Though he is commonly pigeonholed as a “jazz” guitarist because he is a superb improviser, Bill Frisell defies easy categorization. The incredibly prolific musician’s last few CDs have been ruminations on various traditional American styles – mostly country and folk. Blues Dream continues in that vein, but it is by far the most complex and fascinating of these explorations; in fact, I’m going to go out on a limb and suggest it is Frisell’s best album ever. Fronting a septet that includes master slide guitarist Greg Leisz, bassist David Piltch, drummer Kenny Wollesen, trumpeter Ron Miles, alto saxophonist Billy Drewes and trombonist Curtis Fowlkes, Frisell nimbly travels through a wide assortment of styles, from numbers that sound like they’re being played by the ghosts of turn-of-the-century New Orleans horn players, to deep country blues, to post-Bitches Brew abstractions. It’s all soaked in tradition, yet filtered through a modern sensibility. The combination of Frisell’s clean picking and Leisz’s always tasteful accompaniment on everything from pedal steel to Scheerhorn resonator guitar is absolutely beautiful, and the horn players are always integrated into the sound in such interesting and unpredictable ways. A rich, eclectic masterpiece.” – Blair Jackson, Mix Magazine (Cool Spins – The Mix Staff Members Pick Their Current Favorites)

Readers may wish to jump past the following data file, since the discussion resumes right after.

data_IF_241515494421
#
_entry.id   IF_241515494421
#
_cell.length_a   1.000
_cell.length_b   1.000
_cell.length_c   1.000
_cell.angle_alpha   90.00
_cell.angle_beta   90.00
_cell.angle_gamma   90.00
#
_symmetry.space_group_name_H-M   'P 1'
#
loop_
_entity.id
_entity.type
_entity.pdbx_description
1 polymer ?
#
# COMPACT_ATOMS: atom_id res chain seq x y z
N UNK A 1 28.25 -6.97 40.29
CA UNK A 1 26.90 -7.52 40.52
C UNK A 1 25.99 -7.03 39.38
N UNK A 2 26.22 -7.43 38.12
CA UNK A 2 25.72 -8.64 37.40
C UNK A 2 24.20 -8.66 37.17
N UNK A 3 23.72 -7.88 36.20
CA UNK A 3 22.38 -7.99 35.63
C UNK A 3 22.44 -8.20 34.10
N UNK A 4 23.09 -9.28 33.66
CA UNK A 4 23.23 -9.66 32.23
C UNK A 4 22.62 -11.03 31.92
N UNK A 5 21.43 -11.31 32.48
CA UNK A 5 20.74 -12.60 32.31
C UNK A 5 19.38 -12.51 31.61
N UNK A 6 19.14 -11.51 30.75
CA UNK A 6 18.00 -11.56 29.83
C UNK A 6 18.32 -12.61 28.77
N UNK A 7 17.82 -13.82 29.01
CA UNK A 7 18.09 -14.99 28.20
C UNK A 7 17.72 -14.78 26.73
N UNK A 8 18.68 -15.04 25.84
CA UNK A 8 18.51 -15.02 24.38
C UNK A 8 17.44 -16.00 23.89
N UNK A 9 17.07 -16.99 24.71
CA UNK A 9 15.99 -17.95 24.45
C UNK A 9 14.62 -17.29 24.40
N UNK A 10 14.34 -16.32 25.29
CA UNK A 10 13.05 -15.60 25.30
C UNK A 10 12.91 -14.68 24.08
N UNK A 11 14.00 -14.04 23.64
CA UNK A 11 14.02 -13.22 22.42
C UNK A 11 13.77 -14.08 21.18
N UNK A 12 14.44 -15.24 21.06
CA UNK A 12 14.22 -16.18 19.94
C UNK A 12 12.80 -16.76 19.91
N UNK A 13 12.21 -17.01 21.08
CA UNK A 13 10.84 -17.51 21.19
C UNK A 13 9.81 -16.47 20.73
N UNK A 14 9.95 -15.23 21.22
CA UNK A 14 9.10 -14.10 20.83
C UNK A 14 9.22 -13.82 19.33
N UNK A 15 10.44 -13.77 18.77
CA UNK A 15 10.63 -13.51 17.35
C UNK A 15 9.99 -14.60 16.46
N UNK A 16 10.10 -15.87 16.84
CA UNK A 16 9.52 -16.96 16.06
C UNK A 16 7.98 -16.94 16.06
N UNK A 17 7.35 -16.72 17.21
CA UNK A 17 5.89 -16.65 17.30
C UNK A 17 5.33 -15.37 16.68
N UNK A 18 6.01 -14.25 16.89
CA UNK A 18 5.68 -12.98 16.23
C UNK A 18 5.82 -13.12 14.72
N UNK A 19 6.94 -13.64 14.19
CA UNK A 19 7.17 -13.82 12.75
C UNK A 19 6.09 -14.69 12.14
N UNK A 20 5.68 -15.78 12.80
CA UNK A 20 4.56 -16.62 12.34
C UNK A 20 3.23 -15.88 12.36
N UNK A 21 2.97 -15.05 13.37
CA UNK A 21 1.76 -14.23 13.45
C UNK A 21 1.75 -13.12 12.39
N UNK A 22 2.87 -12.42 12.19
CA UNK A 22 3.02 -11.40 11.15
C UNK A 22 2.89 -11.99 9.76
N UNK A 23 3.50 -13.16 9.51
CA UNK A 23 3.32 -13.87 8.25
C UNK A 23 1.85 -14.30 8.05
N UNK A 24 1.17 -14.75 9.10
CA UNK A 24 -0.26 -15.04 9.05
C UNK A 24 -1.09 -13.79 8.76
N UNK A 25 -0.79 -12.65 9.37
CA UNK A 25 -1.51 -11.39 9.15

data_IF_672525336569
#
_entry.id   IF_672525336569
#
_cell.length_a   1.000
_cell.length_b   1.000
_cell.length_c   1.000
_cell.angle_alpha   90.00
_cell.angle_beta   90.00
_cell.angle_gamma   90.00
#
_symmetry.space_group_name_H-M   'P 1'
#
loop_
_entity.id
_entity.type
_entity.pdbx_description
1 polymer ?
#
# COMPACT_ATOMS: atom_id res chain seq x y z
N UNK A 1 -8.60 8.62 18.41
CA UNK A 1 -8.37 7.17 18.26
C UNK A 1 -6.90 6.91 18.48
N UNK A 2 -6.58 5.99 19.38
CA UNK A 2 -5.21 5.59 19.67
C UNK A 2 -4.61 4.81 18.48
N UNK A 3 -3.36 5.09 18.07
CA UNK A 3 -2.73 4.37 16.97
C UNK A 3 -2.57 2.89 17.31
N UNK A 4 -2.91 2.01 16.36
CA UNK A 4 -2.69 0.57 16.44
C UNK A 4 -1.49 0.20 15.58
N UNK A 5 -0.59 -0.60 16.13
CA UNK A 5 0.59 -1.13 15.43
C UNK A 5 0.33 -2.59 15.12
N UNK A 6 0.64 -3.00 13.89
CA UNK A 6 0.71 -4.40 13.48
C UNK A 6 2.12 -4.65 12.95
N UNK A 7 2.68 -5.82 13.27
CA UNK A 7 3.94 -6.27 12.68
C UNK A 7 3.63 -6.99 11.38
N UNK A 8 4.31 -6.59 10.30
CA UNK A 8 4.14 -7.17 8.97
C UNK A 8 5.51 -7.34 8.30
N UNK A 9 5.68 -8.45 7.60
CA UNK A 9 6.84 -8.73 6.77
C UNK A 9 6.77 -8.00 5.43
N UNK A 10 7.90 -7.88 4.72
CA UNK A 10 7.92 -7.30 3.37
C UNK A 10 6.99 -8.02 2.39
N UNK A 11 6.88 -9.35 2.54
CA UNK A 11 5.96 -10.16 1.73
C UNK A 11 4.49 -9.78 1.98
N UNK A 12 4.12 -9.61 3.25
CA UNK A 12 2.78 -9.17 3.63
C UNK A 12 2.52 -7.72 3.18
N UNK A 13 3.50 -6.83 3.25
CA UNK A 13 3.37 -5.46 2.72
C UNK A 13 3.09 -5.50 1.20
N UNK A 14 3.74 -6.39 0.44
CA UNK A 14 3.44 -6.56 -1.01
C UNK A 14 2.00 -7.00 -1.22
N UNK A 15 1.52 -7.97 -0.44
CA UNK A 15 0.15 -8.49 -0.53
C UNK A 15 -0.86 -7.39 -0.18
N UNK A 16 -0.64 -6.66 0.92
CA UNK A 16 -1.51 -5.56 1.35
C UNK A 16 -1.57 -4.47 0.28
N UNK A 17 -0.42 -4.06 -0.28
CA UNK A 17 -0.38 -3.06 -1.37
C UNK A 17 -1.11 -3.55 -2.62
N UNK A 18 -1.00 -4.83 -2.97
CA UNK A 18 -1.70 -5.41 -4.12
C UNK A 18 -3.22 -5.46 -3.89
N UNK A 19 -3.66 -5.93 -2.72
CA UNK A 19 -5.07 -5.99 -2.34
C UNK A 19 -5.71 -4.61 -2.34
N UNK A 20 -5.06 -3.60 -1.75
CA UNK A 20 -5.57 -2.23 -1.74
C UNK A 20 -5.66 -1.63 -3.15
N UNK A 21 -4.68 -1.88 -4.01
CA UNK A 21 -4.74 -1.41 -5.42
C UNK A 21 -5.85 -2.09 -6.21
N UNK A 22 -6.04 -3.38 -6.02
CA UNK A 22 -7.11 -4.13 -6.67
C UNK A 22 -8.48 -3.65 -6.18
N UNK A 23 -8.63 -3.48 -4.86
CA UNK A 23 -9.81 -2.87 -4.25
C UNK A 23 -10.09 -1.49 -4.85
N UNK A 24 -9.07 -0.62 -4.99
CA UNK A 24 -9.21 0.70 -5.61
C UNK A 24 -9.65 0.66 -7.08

“For those who have been wondering where Mr. Bill’s musical wanderings would lead him in the wake of his first solo CD, Ghost Town, Blues Dream provides the ambitious answer. Nearly all Frisell’s fascinations are here: the pastoralism of Have a Little Faith, a Nashville tinge, and the cinematic sounds of Quartet. There’s also the electronic loop atmospheres of his ECM and early Elektra years and the alternating Ellingtonian and Salvation Army horns of his quintet period. All of this melded into 18 new compositions commissioned by the Walker Arts Center.”

“A textural richness comes courtesy of Greg Leisz’s various guitars backing Frisell’s own guitar and a stunning integration of three horns: Curtis Fowlkes’s trombone, Ron Miles’s trumpet, and Billy Drewes’s saxophones. As you listen to this string of broad-shouldered pieces, tributes to greats like Ron Carter, and strangely blues-inflected soundscapes, it’s apparent that the solos of Ghost Town can operate as a sort of sketch or “cartoon” for this, the full painting; or a short that is then expanded into a feature. Frisell’s career is taking on the aspect of a well-crafted movie or novel that explores different story lines before bringing them together for the finale (and this might be the prelude to the finale).” – Michael Ross,